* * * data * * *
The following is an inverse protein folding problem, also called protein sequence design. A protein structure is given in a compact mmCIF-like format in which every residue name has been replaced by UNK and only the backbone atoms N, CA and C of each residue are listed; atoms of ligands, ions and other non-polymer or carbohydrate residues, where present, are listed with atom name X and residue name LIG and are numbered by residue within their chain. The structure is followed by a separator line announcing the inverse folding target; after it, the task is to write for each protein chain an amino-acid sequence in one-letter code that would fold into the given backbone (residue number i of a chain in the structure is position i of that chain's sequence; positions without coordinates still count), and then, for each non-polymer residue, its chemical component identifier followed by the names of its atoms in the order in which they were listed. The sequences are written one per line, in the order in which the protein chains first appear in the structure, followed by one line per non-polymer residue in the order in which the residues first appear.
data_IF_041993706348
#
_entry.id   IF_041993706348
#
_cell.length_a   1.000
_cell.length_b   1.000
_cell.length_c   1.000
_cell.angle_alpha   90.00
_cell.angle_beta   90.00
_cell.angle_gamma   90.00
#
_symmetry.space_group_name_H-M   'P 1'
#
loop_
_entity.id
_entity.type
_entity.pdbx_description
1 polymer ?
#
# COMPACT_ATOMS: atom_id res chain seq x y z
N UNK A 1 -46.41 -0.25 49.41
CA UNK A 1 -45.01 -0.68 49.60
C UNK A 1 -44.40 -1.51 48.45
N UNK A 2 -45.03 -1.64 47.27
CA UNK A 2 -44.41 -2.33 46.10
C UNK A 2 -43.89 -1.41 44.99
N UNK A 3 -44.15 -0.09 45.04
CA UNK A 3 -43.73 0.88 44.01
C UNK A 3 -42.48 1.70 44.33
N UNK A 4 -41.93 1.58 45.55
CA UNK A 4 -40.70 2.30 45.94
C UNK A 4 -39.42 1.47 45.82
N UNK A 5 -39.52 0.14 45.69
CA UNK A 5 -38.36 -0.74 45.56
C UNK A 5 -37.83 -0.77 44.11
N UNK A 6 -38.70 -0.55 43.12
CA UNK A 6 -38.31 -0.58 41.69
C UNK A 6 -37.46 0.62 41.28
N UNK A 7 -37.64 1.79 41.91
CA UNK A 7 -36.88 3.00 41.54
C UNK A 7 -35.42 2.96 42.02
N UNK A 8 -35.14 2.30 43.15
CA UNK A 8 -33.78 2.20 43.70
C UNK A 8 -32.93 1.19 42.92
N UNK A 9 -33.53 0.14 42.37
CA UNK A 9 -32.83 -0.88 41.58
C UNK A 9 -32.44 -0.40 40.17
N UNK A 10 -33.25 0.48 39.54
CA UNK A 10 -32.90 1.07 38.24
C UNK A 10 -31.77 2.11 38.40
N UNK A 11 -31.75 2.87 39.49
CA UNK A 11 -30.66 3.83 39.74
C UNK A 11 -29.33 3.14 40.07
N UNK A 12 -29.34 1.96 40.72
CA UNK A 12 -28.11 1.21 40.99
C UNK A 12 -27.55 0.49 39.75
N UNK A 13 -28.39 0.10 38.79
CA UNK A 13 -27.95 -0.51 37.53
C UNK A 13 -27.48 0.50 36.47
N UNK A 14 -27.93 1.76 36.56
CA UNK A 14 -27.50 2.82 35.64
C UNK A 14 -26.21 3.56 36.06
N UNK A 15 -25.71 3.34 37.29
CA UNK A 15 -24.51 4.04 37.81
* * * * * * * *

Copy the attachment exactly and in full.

The following is an inverse protein folding problem, also called protein sequence design. A protein structure is given in a compact mmCIF-like format in which every residue name has been replaced by UNK and only the backbone atoms N, CA and C of each residue are listed; atoms of ligands, ions and other non-polymer or carbohydrate residues, where present, are listed with atom name X and residue name LIG and are numbered by residue within their chain. The structure is followed by a separator line announcing the inverse folding target; after it, the task is to write for each protein chain an amino-acid sequence in one-letter code that would fold into the given backbone (residue number i of a chain in the structure is position i of that chain's sequence; positions without coordinates still count), and then, for each non-polymer residue, its chemical component identifier followed by the names of its atoms in the order in which they were listed. The sequences are written one per line, in the order in which the protein chains first appear in the structure, followed by one line per non-polymer residue in the order in which the residues first appear.
data_IF_041993706348
#
_entry.id   IF_041993706348
#
_cell.length_a   1.000
_cell.length_b   1.000
_cell.length_c   1.000
_cell.angle_alpha   90.00
_cell.angle_beta   90.00
_cell.angle_gamma   90.00
#
_symmetry.space_group_name_H-M   'P 1'
#
loop_
_entity.id
_entity.type
_entity.pdbx_description
1 polymer ?
#
# COMPACT_ATOMS: atom_id res chain seq x y z
N UNK A 1 -46.41 -0.25 49.41
CA UNK A 1 -45.01 -0.68 49.60
C UNK A 1 -44.40 -1.51 48.45
N UNK A 2 -45.03 -1.64 47.27
CA UNK A 2 -44.41 -2.33 46.10
C UNK A 2 -43.89 -1.41 44.99
N UNK A 3 -44.15 -0.09 45.04
CA UNK A 3 -43.73 0.88 44.01
C UNK A 3 -42.48 1.70 44.33
N UNK A 4 -41.93 1.58 45.55
CA UNK A 4 -40.70 2.30 45.94
C UNK A 4 -39.42 1.47 45.82
N UNK A 5 -39.52 0.14 45.69
CA UNK A 5 -38.36 -0.74 45.56
C UNK A 5 -37.83 -0.77 44.11
N UNK A 6 -38.70 -0.55 43.12
CA UNK A 6 -38.31 -0.58 41.69
C UNK A 6 -37.46 0.62 41.28
N UNK A 7 -37.64 1.79 41.91
CA UNK A 7 -36.88 3.00 41.54
C UNK A 7 -35.42 2.96 42.02
N UNK A 8 -35.14 2.30 43.15
CA UNK A 8 -33.78 2.20 43.70
C UNK A 8 -32.93 1.19 42.92
N UNK A 9 -33.53 0.14 42.37
CA UNK A 9 -32.83 -0.88 41.58
C UNK A 9 -32.44 -0.40 40.17
N UNK A 10 -33.25 0.48 39.54
CA UNK A 10 -32.90 1.07 38.24
C UNK A 10 -31.77 2.11 38.40
N UNK A 11 -31.75 2.87 39.49
CA UNK A 11 -30.66 3.83 39.74
C UNK A 11 -29.33 3.14 40.07
N UNK A 12 -29.34 1.96 40.72
CA UNK A 12 -28.11 1.21 40.99
C UNK A 12 -27.55 0.49 39.75
N UNK A 13 -28.39 0.10 38.79
CA UNK A 13 -27.95 -0.51 37.53
C UNK A 13 -27.48 0.50 36.47
N UNK A 14 -27.93 1.76 36.56
CA UNK A 14 -27.50 2.82 35.64
C UNK A 14 -26.21 3.56 36.06
N UNK A 15 -25.71 3.34 37.29
CA UNK A 15 -24.51 4.04 37.81